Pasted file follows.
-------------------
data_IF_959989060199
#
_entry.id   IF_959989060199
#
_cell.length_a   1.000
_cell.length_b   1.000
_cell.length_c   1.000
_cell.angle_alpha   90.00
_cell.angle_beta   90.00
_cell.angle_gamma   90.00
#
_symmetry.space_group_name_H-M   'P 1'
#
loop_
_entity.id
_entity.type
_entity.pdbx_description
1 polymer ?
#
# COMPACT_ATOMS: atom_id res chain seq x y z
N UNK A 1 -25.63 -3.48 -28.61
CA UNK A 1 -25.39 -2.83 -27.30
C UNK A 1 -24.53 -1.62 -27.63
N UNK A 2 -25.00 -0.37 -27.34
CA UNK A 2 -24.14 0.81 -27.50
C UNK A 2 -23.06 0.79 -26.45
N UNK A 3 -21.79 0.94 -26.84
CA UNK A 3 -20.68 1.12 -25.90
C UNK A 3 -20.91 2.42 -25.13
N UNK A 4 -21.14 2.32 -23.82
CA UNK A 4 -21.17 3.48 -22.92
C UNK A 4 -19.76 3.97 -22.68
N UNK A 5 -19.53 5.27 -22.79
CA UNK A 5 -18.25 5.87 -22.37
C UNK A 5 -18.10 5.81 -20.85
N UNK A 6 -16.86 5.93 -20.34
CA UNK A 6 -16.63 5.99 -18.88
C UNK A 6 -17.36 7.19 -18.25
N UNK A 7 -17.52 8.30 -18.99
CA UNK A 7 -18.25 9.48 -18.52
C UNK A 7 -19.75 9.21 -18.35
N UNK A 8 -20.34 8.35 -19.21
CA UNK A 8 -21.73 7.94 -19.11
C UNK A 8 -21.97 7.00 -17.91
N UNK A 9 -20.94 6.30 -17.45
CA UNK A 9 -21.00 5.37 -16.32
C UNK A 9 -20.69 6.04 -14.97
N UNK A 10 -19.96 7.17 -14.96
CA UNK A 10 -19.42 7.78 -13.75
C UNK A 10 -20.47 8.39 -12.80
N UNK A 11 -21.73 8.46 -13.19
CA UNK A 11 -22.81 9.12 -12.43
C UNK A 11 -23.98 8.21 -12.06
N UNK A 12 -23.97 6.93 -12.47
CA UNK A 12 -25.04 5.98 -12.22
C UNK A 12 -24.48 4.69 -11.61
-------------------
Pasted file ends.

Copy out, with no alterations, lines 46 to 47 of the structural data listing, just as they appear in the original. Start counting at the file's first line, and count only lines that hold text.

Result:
CA UNK A 9 -21.00 5.37 -16.32
C UNK A 9 -20.69 6.04 -14.97